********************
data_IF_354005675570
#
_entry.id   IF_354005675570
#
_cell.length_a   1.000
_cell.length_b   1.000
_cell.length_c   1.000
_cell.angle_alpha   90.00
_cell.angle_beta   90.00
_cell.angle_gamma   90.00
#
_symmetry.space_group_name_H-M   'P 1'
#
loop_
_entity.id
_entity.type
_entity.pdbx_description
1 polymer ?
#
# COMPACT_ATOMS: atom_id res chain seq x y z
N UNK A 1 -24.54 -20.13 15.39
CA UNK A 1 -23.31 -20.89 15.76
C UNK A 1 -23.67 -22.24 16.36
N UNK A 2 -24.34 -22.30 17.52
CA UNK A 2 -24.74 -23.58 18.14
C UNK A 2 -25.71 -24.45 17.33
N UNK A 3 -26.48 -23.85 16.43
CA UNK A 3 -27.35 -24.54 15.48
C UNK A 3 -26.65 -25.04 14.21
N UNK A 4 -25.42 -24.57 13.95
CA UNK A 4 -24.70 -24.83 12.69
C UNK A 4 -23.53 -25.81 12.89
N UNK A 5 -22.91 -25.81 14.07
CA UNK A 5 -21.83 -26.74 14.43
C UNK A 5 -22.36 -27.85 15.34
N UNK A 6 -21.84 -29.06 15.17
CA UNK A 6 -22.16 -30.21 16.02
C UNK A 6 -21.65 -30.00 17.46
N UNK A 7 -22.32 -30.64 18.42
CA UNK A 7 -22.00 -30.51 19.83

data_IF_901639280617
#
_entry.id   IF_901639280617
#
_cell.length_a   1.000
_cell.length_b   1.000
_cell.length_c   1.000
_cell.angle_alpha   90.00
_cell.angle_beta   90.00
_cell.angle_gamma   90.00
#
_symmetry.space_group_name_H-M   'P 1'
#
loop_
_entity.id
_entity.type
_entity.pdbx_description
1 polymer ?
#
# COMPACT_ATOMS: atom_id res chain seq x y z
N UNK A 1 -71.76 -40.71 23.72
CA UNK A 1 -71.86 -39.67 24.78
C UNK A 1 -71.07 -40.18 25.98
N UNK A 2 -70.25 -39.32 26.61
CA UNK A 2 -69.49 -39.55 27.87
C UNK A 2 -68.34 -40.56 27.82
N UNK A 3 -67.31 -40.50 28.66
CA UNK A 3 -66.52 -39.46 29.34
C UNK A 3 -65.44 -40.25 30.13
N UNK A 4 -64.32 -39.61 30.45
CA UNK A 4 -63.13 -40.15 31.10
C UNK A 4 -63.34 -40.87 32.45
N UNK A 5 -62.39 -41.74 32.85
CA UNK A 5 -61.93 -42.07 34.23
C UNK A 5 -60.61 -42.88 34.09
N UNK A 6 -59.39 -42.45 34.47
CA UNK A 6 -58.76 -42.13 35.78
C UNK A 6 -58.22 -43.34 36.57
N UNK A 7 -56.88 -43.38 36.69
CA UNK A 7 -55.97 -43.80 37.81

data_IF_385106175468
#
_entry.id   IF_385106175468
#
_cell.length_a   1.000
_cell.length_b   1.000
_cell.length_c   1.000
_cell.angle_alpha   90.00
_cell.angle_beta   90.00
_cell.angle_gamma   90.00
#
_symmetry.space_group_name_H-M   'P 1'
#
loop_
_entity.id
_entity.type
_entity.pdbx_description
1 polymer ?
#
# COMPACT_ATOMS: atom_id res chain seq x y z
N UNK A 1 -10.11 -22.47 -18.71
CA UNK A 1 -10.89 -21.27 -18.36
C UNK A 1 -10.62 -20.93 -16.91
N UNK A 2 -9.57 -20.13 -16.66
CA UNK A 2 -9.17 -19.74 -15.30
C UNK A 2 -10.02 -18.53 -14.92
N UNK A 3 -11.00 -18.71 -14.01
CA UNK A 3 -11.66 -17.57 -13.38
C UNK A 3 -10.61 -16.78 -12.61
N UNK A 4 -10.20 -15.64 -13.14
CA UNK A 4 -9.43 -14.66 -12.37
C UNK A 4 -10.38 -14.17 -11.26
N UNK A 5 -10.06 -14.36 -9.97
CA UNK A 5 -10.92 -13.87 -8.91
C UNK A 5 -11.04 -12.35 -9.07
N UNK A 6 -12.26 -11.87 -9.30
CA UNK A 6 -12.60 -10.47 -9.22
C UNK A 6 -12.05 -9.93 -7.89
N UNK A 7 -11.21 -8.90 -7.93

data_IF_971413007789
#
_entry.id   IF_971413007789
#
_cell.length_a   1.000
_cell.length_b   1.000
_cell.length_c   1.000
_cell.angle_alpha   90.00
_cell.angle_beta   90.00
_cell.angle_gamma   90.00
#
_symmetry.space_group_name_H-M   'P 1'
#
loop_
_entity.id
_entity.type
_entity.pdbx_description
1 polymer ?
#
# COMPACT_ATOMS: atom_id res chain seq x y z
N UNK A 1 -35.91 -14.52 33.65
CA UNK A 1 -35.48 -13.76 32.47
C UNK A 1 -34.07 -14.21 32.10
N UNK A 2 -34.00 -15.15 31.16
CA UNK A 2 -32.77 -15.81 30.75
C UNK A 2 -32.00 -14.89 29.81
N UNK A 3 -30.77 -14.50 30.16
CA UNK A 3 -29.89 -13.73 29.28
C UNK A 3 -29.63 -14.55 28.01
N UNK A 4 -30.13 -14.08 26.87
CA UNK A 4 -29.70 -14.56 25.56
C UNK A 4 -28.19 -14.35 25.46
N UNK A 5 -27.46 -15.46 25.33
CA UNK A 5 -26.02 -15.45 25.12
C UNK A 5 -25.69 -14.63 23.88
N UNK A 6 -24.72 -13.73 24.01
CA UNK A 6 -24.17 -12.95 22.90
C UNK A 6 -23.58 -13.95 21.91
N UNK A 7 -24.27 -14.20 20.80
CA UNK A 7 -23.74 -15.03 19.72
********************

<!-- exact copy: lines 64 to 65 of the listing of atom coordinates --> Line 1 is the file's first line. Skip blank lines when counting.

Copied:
N UNK A 2 -70.25 -39.32 26.61
CA UNK A 2 -69.49 -39.55 27.87